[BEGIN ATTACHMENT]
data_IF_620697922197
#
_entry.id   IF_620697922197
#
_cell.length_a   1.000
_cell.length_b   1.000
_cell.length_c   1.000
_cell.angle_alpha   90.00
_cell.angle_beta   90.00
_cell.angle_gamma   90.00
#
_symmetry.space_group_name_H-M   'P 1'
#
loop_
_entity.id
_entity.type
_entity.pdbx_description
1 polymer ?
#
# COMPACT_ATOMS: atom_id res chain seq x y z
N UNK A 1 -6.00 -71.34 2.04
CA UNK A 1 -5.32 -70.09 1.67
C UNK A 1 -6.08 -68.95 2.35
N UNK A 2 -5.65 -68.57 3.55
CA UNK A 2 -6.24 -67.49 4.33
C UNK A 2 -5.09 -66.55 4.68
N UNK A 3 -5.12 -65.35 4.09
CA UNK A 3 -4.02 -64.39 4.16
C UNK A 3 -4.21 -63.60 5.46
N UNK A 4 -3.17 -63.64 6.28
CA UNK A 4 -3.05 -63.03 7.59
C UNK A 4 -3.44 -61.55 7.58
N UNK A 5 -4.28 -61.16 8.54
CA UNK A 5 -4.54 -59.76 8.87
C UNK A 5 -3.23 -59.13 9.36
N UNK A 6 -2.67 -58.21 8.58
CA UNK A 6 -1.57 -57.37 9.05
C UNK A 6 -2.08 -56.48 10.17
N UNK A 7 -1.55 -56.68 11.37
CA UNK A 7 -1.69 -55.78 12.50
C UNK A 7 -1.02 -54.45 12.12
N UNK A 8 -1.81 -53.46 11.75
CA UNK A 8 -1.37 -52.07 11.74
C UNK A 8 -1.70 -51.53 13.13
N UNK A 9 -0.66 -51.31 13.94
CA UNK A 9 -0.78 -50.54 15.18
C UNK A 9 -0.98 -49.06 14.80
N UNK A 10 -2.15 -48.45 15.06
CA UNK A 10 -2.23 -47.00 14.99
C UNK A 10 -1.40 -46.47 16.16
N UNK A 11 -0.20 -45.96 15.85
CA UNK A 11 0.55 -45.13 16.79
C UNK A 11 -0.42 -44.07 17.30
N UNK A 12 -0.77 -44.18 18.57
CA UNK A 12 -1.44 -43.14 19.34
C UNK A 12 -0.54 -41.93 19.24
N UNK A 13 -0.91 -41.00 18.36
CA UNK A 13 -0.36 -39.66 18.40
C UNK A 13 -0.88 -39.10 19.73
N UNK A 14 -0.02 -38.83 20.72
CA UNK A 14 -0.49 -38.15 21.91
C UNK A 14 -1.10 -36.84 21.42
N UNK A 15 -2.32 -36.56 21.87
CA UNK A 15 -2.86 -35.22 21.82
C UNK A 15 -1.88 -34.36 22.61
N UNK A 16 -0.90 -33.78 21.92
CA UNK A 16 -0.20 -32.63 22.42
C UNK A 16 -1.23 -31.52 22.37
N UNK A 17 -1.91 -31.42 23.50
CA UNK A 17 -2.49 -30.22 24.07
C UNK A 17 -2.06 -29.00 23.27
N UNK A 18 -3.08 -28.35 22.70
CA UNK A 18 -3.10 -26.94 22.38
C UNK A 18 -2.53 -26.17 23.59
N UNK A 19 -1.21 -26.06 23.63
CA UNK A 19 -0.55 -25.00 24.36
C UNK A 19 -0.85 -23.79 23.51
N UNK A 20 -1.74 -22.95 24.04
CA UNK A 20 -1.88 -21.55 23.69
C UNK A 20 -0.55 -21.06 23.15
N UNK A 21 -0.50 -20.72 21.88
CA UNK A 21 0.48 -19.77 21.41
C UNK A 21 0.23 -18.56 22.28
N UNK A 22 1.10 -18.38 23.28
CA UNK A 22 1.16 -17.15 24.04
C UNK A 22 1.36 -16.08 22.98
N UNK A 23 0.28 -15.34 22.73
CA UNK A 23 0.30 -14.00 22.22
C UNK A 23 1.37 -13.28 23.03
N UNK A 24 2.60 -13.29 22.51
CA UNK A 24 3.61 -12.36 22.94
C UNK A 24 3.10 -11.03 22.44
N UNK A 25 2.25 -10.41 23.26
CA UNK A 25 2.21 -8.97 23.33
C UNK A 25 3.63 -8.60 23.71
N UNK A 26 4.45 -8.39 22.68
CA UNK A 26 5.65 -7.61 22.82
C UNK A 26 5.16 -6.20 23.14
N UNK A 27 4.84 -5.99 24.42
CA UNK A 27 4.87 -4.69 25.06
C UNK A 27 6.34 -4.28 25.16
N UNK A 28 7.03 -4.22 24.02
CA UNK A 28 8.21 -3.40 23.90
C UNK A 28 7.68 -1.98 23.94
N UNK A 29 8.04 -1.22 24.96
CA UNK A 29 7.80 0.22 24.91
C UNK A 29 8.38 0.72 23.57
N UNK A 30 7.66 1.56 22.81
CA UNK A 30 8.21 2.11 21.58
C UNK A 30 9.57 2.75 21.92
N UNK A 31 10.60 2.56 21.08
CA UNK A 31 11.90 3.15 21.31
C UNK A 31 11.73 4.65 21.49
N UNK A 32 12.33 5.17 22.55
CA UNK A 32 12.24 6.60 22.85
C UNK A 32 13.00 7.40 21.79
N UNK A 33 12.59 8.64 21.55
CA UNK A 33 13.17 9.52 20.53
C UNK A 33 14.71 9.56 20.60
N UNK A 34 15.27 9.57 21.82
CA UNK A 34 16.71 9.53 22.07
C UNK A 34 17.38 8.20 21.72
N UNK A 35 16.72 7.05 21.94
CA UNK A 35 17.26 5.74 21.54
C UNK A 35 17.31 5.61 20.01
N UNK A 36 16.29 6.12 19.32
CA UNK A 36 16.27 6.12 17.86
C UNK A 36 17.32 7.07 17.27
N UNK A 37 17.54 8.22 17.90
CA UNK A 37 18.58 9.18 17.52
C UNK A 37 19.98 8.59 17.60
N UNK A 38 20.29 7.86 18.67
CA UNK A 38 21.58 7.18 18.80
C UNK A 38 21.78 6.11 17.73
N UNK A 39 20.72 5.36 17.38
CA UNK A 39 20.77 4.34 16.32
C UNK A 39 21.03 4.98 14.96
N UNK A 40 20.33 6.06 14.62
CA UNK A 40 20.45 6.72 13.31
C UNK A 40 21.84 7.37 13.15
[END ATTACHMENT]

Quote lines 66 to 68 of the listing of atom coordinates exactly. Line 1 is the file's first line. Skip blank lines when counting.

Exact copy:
N UNK A 16 -0.90 -33.78 21.92
CA UNK A 16 -0.20 -32.63 22.42
C UNK A 16 -1.23 -31.52 22.37